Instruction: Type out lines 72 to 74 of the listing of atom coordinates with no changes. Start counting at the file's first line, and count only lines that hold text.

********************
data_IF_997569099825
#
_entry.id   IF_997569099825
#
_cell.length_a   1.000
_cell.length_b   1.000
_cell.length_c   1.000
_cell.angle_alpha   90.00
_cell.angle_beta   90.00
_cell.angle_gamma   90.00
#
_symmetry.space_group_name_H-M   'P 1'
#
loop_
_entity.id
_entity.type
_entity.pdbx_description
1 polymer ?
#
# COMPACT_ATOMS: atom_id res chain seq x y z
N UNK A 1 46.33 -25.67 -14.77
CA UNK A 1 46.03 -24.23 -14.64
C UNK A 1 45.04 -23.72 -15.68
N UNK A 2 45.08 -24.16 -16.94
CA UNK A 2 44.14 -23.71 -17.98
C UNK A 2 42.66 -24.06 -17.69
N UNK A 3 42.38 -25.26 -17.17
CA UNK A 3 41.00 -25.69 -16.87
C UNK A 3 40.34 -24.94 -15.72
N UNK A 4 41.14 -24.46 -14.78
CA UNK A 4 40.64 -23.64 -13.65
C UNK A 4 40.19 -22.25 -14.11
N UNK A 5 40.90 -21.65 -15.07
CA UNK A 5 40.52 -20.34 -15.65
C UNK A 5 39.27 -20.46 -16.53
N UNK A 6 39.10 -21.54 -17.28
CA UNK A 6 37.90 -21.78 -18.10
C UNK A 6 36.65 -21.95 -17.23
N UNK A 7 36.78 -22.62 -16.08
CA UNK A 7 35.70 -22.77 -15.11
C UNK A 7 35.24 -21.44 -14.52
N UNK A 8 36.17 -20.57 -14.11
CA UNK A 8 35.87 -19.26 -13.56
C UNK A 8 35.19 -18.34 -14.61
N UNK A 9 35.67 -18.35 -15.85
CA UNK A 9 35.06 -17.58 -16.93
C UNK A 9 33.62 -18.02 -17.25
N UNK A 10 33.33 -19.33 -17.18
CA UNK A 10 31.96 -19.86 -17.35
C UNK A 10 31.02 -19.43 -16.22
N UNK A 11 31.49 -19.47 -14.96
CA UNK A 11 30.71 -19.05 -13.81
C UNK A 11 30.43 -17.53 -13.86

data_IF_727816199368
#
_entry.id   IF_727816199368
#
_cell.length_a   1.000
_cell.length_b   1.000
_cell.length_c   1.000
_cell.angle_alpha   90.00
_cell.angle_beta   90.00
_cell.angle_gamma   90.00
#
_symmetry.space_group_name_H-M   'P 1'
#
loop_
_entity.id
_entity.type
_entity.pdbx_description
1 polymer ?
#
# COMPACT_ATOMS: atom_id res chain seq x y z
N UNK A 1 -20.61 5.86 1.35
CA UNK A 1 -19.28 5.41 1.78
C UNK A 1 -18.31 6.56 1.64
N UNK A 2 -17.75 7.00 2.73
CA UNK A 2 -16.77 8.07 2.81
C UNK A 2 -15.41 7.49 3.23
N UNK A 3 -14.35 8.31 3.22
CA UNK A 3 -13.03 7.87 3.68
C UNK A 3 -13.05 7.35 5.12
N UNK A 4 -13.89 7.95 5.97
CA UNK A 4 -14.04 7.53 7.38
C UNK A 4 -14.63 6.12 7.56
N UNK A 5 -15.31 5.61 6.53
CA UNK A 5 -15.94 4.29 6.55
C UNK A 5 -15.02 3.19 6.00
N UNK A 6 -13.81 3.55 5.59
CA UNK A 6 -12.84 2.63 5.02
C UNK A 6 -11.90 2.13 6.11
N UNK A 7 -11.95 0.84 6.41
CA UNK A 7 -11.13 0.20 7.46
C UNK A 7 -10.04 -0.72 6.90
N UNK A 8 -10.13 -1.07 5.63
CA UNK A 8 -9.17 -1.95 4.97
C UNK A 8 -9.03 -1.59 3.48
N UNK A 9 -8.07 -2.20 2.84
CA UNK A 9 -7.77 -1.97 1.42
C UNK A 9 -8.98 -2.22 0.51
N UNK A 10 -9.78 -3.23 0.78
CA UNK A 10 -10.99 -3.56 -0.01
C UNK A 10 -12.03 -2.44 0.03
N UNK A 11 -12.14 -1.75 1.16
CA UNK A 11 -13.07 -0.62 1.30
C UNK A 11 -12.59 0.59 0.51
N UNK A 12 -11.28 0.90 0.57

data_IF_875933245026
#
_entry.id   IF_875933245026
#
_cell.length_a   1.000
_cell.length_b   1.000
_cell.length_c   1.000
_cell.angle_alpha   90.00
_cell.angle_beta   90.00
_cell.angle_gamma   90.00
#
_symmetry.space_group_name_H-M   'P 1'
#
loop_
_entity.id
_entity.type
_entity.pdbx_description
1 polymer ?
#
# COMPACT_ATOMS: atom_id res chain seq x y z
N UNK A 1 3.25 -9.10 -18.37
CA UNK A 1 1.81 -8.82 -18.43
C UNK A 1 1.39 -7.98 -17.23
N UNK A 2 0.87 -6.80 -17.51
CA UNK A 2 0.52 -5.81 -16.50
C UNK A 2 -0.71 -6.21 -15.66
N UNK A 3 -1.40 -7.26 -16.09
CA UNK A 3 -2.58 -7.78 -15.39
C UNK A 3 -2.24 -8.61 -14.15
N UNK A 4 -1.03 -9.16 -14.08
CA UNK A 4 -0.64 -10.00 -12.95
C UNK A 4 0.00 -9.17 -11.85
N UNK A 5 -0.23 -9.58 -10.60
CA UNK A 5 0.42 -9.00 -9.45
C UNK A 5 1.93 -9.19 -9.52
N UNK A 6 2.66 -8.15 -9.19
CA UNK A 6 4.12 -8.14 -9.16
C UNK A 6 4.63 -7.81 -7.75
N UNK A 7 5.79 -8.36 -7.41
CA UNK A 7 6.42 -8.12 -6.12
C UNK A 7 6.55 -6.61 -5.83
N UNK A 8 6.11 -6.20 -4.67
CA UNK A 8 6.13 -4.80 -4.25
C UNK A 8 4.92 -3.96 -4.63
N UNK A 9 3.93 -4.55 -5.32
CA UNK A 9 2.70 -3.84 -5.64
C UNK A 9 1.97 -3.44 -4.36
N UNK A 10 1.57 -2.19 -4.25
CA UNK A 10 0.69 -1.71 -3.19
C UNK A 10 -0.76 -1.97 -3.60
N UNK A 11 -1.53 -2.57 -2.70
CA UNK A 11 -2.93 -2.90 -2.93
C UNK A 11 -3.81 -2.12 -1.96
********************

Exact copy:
#
# COMPACT_ATOMS: atom_id res chain seq x y z
N UNK A 1 -20.61 5.86 1.35